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Books Books 101 - 110 of 135 on I'll speak a little. [He holds her by the hand, silent] CORIOLANUS. O mother, mother!....
" I'll speak a little. [He holds her by the hand, silent] CORIOLANUS. O mother, mother! What have you done? Behold, the heavens do ope, The gods look down, and this unnatural scene They laugh at. O my mother, mother! O! You have won a happy victory to Rome;... "
The Plays of William Shakspeare ... - Page 499
by William Shakespeare, Samuel Johnson, George Steevens - 1785
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Shakespeare: A Life in Drama

Stanley Wells - Literary Criticism - 1997 - 416 pages
...submission which is also a moment of self-examination and an acceptance of his fate. O mother, mother! What have you done? Behold, the heavens do ope, The gods look down, and this unnatural scene They laugh at. O my mother, mother, O! You have won a happy victory to Rome; But for your son,...
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Coriolanus on Stage in England and America, 1609-1994

John Ripley - Performing Arts - 1998 - 431 pages
...come who replies — ] Ay, by and by; [The curtains of the gate close.] (Alone) O, mother, my mother! What have you done? Behold, the heavens do ope, The gods look down, and smile in dismal wonder As at one forsworn. O my mother, mother! O! You have won a happy victory to...
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Tragic Instance: The Sequence of Shakespeare's Tragedies

Ralph Berry - Literary Criticism - 1999 - 228 pages
...attainment of his role. His final words to his mother speak not of love, but of fear: O mother, mother! What have you done? Behold, the heavens do ope, The gods look down, and this unnatural scene They laugh at. O my mother, mother! O! You have won a happy victory to Rome; But for your son...
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Shakespeare Survey: Volume 53, Shakespeare and Narrative: An Annual Survey ...

Peter Holland - Drama - 2000 - 357 pages
...depart; Coriolanus in his next speech refers to their encounter in the past tense: О mother, mother! What have you done? Behold, the heavens do ope, The gods look down, and this unnatural scene They laugh at. О my mother, mother, O! You have won a happy victory to Rome; But for your son,...
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Shakespeare and Masculinity

Bruce R. Smith - Literary Criticism - 2000 - 182 pages
...melting spirits of women'. Coriolanus's manhood cracks under Vblumnia's importuning: O mother, mother! What have you done? Behold, the heavens do ope, The gods look down, and this unnatural scene They laugh at. (5.3.183-6) Antony's transformation is just as dramatic: 'His captain's heart,...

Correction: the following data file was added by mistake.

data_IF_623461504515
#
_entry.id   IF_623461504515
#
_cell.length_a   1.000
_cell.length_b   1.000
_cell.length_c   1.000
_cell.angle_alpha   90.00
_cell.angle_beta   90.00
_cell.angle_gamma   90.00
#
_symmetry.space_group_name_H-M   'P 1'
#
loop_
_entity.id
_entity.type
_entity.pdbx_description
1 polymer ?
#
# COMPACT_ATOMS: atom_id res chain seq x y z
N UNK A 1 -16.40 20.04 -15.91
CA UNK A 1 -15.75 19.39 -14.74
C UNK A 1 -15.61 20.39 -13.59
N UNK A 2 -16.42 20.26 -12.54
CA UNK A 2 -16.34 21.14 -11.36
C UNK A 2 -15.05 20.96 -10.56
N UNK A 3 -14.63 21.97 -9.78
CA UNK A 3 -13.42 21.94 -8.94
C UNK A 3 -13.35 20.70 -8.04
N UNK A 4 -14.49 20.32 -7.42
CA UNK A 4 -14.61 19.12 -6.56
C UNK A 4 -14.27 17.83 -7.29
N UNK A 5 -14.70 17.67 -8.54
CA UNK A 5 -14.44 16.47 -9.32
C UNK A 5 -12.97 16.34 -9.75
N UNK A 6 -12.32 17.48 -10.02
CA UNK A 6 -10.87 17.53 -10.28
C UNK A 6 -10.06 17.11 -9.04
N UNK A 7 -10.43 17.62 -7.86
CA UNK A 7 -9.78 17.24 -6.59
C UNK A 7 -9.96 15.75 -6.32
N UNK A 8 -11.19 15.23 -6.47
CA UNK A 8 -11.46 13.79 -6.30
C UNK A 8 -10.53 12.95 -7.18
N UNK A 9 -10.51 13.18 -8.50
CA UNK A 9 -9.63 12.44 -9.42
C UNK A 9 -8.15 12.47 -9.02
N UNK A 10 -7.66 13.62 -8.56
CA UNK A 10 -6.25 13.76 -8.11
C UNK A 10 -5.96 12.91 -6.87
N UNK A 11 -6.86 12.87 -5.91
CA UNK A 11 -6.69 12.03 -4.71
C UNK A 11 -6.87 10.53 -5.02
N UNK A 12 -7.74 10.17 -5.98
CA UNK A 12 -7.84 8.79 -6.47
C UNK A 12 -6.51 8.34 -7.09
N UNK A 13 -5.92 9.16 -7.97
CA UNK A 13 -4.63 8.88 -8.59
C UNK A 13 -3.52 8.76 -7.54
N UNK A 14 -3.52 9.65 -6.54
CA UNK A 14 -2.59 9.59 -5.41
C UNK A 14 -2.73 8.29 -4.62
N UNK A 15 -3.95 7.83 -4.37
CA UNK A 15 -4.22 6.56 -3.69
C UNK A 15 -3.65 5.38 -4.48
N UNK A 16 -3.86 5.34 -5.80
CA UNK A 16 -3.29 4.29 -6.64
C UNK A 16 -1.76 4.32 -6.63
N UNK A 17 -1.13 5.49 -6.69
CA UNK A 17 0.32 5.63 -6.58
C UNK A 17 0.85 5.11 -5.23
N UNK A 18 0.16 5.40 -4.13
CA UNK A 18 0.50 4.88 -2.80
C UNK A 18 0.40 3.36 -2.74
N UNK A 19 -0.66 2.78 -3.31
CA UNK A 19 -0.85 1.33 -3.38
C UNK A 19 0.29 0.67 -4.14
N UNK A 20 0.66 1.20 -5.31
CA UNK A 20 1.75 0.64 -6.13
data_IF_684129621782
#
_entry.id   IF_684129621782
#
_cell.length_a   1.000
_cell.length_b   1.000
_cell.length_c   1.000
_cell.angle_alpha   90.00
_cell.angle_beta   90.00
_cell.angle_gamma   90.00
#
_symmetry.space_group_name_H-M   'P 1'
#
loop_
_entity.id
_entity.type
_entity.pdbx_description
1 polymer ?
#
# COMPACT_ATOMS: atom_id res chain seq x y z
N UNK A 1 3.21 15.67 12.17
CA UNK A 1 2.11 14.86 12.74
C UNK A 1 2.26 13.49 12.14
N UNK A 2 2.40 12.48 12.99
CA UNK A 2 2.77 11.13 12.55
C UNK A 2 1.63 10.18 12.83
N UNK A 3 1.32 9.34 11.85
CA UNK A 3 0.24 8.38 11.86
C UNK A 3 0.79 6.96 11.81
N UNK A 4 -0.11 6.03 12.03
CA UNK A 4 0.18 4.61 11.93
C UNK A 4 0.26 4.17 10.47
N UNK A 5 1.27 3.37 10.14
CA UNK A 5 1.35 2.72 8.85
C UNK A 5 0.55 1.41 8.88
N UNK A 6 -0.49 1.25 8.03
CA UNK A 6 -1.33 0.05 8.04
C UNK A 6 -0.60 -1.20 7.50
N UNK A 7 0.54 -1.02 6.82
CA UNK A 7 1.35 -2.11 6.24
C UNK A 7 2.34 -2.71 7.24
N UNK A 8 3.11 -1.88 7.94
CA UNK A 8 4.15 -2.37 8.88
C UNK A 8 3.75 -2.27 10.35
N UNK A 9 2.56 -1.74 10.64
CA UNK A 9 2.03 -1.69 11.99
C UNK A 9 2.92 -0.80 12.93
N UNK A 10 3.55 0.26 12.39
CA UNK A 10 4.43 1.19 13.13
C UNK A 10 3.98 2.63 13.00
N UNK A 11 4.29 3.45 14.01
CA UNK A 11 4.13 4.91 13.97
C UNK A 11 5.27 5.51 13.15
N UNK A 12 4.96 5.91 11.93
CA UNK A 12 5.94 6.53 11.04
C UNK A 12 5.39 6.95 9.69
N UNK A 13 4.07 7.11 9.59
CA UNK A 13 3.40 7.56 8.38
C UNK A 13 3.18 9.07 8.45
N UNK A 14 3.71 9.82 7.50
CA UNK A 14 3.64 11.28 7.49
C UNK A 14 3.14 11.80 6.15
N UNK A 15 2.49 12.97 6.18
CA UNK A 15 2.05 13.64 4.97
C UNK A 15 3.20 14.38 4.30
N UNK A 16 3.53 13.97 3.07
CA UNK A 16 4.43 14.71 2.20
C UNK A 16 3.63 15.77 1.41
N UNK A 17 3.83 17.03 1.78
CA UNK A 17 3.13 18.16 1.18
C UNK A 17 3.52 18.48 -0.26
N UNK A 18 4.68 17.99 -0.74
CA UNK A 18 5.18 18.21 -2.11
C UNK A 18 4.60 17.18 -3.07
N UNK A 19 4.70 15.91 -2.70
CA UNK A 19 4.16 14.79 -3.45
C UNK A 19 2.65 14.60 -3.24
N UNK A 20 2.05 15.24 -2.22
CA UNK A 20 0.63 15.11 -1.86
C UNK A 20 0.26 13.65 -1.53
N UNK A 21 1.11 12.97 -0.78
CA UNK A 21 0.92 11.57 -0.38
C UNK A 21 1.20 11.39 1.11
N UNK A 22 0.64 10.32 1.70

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Recreating Ancient History: Episodes from the Greek and Roman Past in the ...

Karl A. E. Enenkel, Jan L. De Jong, Jeanine De Landtsheer, Alicia Montoya - History - 2002 - 375 pages
...mother! What have you done? Behold, the heavens do open, The gods look down, and this unnatural scene They laugh at. O my mother, mother! O! You have won a happy victory to Rome; But for your son, believe it, O, believe it, 31 Eagleton T., William Shakespeare (Oxford: 1986)73. Most dangerously...
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Shakespeare's Noise

Kenneth Gross - Literary Criticism - 2001 - 282 pages
...with the knowledge of his mother's "victory" and the mortal danger he now inhabits: O mother, mother! What have you done? Behold, the heavens do ope, The gods look down, and this unnatural scene They laugh at. O my mother, mother! O! You have won a happy victory to Rome; But for your son,...
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The Tragedie of Coriolanus

William Shakespeare - 2001 - 500 pages
...himself before the tribunes, has given her her triumph. He holds her hand a moment before he speaks: 'O my mother, mother! O! You have won a happy victory to Rome; But, for your son, — believe it, O, believe it, Most dangerously you have with him prevail'd, If not most mortal...
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Shakespeare: la invención de lo humano

Characters and characteristics in literature - 2001 - 734 pages
...descubrió que había terminado con la tragedia, tanto como con la pura comedia. 8. O mother, mother! / What have you done? Behold, the heavens do ope, /The gods look down, and this unnatural scene /They laugh at. O my mother, mother! Ol /You have won a happy victory to Rome: / But for your...
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The Sound of Shakespeare

Wes Folkerth - Drama - 2002 - 147 pages
...mother! What have you done? Behold, the heavens do ope, The gods look down, and this unnatural scene They laugh at. O my mother, mother! O! You have won a happy victory to Rome; But, for your son, believe it - O, believe it Most dangerously you have with him prevail'd, If not most mortal to...
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